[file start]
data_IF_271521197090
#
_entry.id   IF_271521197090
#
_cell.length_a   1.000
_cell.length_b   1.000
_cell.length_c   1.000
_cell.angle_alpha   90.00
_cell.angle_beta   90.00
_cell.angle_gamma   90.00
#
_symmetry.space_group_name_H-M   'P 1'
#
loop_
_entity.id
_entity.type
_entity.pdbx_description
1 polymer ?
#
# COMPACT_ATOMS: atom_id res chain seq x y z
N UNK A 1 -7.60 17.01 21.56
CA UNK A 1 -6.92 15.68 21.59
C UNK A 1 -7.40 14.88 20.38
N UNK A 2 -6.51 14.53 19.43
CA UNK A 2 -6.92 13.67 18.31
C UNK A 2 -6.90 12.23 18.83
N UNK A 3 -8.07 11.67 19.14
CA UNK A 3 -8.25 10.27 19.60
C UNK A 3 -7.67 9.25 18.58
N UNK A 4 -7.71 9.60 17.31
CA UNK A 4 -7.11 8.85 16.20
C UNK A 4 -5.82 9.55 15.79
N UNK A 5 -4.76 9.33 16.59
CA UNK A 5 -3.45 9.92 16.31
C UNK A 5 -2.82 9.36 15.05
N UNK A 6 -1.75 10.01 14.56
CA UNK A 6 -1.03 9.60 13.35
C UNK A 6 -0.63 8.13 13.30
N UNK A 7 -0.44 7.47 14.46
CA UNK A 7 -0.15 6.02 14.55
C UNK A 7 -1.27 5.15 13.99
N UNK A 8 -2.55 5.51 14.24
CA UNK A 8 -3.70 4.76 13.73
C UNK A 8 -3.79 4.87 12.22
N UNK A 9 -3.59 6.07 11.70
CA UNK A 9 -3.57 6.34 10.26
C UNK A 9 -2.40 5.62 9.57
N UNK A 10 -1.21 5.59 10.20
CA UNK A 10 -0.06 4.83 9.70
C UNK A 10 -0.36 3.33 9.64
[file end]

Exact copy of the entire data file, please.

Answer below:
data_IF_271521197090
#
_entry.id   IF_271521197090
#
_cell.length_a   1.000
_cell.length_b   1.000
_cell.length_c   1.000
_cell.angle_alpha   90.00
_cell.angle_beta   90.00
_cell.angle_gamma   90.00
#
_symmetry.space_group_name_H-M   'P 1'
#
loop_
_entity.id
_entity.type
_entity.pdbx_description
1 polymer ?
#
# COMPACT_ATOMS: atom_id res chain seq x y z
N UNK A 1 -7.60 17.01 21.56
CA UNK A 1 -6.92 15.68 21.59
C UNK A 1 -7.40 14.88 20.38
N UNK A 2 -6.51 14.53 19.43
CA UNK A 2 -6.92 13.67 18.31
C UNK A 2 -6.90 12.23 18.83
N UNK A 3 -8.07 11.67 19.14
CA UNK A 3 -8.25 10.27 19.60
C UNK A 3 -7.67 9.25 18.58
N UNK A 4 -7.71 9.60 17.31
CA UNK A 4 -7.11 8.85 16.20
C UNK A 4 -5.82 9.55 15.79
N UNK A 5 -4.76 9.33 16.59
CA UNK A 5 -3.45 9.92 16.31
C UNK A 5 -2.82 9.36 15.05
N UNK A 6 -1.75 10.01 14.56
CA UNK A 6 -1.03 9.60 13.35
C UNK A 6 -0.63 8.13 13.30
N UNK A 7 -0.44 7.47 14.46
CA UNK A 7 -0.15 6.02 14.55
C UNK A 7 -1.27 5.15 13.99
N UNK A 8 -2.55 5.51 14.24
CA UNK A 8 -3.70 4.76 13.73
C UNK A 8 -3.79 4.87 12.22
N UNK A 9 -3.59 6.07 11.70
CA UNK A 9 -3.57 6.34 10.26
C UNK A 9 -2.40 5.62 9.57
N UNK A 10 -1.21 5.59 10.20
CA UNK A 10 -0.06 4.83 9.70
C UNK A 10 -0.36 3.33 9.64